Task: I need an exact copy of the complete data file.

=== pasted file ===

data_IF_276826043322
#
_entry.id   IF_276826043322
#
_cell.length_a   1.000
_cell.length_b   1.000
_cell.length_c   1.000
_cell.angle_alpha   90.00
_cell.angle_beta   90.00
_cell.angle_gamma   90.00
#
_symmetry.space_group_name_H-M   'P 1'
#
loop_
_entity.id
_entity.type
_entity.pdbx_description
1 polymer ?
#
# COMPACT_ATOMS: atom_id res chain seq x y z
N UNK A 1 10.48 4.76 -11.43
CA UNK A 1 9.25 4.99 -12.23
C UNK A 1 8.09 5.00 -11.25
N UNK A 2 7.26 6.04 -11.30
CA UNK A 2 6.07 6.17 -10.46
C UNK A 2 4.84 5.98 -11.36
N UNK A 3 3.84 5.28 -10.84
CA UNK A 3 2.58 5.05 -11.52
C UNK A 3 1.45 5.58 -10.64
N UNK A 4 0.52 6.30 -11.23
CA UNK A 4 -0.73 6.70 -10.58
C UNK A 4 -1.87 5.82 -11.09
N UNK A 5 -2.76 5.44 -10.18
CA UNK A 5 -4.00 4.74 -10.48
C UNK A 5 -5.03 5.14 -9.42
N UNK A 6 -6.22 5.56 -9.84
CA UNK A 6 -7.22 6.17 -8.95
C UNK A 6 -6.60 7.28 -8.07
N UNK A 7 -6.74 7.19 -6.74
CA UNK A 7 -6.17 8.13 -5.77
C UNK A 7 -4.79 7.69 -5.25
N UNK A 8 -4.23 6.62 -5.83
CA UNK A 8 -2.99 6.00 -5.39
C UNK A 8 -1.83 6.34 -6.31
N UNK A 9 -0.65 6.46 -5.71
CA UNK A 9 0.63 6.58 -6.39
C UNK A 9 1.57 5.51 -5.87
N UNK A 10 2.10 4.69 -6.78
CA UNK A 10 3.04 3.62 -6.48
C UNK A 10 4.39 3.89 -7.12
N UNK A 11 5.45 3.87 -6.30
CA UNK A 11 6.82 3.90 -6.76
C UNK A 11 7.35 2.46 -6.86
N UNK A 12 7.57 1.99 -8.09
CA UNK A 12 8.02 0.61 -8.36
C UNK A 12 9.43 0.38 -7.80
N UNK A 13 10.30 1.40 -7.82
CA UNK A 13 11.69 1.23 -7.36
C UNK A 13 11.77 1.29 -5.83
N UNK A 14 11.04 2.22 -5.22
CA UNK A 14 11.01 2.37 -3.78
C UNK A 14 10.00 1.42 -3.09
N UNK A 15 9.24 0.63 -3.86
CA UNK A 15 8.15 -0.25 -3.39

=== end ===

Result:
data_IF_276826043322
#
_entry.id   IF_276826043322
#
_cell.length_a   1.000
_cell.length_b   1.000
_cell.length_c   1.000
_cell.angle_alpha   90.00
_cell.angle_beta   90.00
_cell.angle_gamma   90.00
#
_symmetry.space_group_name_H-M   'P 1'
#
loop_
_entity.id
_entity.type
_entity.pdbx_description
1 polymer ?
#
# COMPACT_ATOMS: atom_id res chain seq x y z
N UNK A 1 10.48 4.76 -11.43
CA UNK A 1 9.25 4.99 -12.23
C UNK A 1 8.09 5.00 -11.25
N UNK A 2 7.26 6.04 -11.30
CA UNK A 2 6.07 6.17 -10.46
C UNK A 2 4.84 5.98 -11.36
N UNK A 3 3.84 5.28 -10.84
CA UNK A 3 2.58 5.05 -11.52
C UNK A 3 1.45 5.58 -10.64
N UNK A 4 0.52 6.30 -11.23
CA UNK A 4 -0.73 6.70 -10.58
C UNK A 4 -1.87 5.82 -11.09
N UNK A 5 -2.76 5.44 -10.18
CA UNK A 5 -4.00 4.74 -10.48
C UNK A 5 -5.03 5.14 -9.42
N UNK A 6 -6.22 5.56 -9.84
CA UNK A 6 -7.22 6.17 -8.95
C UNK A 6 -6.60 7.28 -8.07
N UNK A 7 -6.74 7.19 -6.74
CA UNK A 7 -6.17 8.13 -5.77
C UNK A 7 -4.79 7.69 -5.25
N UNK A 8 -4.23 6.62 -5.83
CA UNK A 8 -2.99 6.00 -5.39
C UNK A 8 -1.83 6.34 -6.31
N UNK A 9 -0.65 6.46 -5.71
CA UNK A 9 0.63 6.58 -6.39
C UNK A 9 1.57 5.51 -5.87
N UNK A 10 2.10 4.69 -6.78
CA UNK A 10 3.04 3.62 -6.48
C UNK A 10 4.39 3.89 -7.12
N UNK A 11 5.45 3.87 -6.30
CA UNK A 11 6.82 3.90 -6.76
C UNK A 11 7.35 2.46 -6.86
N UNK A 12 7.57 1.99 -8.09
CA UNK A 12 8.02 0.61 -8.36
C UNK A 12 9.43 0.38 -7.80
N UNK A 13 10.30 1.40 -7.82
CA UNK A 13 11.69 1.23 -7.36
C UNK A 13 11.77 1.29 -5.83
N UNK A 14 11.04 2.22 -5.22
CA UNK A 14 11.01 2.37 -3.78
C UNK A 14 10.00 1.42 -3.09
N UNK A 15 9.24 0.63 -3.86
CA UNK A 15 8.15 -0.25 -3.39